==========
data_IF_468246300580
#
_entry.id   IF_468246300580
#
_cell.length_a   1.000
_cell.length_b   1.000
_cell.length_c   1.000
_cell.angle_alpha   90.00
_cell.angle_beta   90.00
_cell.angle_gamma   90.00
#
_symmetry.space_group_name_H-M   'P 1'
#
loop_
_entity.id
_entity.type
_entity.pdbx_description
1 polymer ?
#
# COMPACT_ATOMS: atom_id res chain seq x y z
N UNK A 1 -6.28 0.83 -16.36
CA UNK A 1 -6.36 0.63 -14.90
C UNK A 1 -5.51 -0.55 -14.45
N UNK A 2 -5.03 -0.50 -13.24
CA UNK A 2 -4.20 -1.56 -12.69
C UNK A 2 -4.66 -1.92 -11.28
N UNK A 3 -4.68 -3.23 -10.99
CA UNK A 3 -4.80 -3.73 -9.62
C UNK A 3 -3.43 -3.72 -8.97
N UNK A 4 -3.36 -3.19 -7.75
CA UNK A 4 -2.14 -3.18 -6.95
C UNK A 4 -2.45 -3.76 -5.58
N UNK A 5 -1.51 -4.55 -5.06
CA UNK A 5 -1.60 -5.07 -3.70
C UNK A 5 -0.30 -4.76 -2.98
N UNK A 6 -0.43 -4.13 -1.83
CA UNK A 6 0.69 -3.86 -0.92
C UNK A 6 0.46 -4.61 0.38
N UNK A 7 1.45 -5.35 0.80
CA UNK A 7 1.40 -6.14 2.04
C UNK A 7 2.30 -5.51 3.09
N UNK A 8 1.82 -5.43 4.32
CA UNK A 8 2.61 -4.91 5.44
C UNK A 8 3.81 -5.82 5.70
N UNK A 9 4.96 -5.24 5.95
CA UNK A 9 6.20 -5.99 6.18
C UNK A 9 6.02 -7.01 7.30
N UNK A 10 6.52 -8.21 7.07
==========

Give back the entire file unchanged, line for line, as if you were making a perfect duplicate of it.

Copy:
data_IF_468246300580
#
_entry.id   IF_468246300580
#
_cell.length_a   1.000
_cell.length_b   1.000
_cell.length_c   1.000
_cell.angle_alpha   90.00
_cell.angle_beta   90.00
_cell.angle_gamma   90.00
#
_symmetry.space_group_name_H-M   'P 1'
#
loop_
_entity.id
_entity.type
_entity.pdbx_description
1 polymer ?
#
# COMPACT_ATOMS: atom_id res chain seq x y z
N UNK A 1 -6.28 0.83 -16.36
CA UNK A 1 -6.36 0.63 -14.90
C UNK A 1 -5.51 -0.55 -14.45
N UNK A 2 -5.03 -0.50 -13.24
CA UNK A 2 -4.20 -1.56 -12.69
C UNK A 2 -4.66 -1.92 -11.28
N UNK A 3 -4.68 -3.23 -10.99
CA UNK A 3 -4.80 -3.73 -9.62
C UNK A 3 -3.43 -3.72 -8.97
N UNK A 4 -3.36 -3.19 -7.75
CA UNK A 4 -2.14 -3.18 -6.95
C UNK A 4 -2.45 -3.76 -5.58
N UNK A 5 -1.51 -4.55 -5.06
CA UNK A 5 -1.60 -5.07 -3.70
C UNK A 5 -0.30 -4.76 -2.98
N UNK A 6 -0.43 -4.13 -1.83
CA UNK A 6 0.69 -3.86 -0.92
C UNK A 6 0.46 -4.61 0.38
N UNK A 7 1.45 -5.35 0.80
CA UNK A 7 1.40 -6.14 2.04
C UNK A 7 2.30 -5.51 3.09
N UNK A 8 1.82 -5.43 4.32
CA UNK A 8 2.61 -4.91 5.44
C UNK A 8 3.81 -5.82 5.70
N UNK A 9 4.96 -5.24 5.95
CA UNK A 9 6.20 -5.99 6.18
C UNK A 9 6.02 -7.01 7.30
N UNK A 10 6.52 -8.21 7.07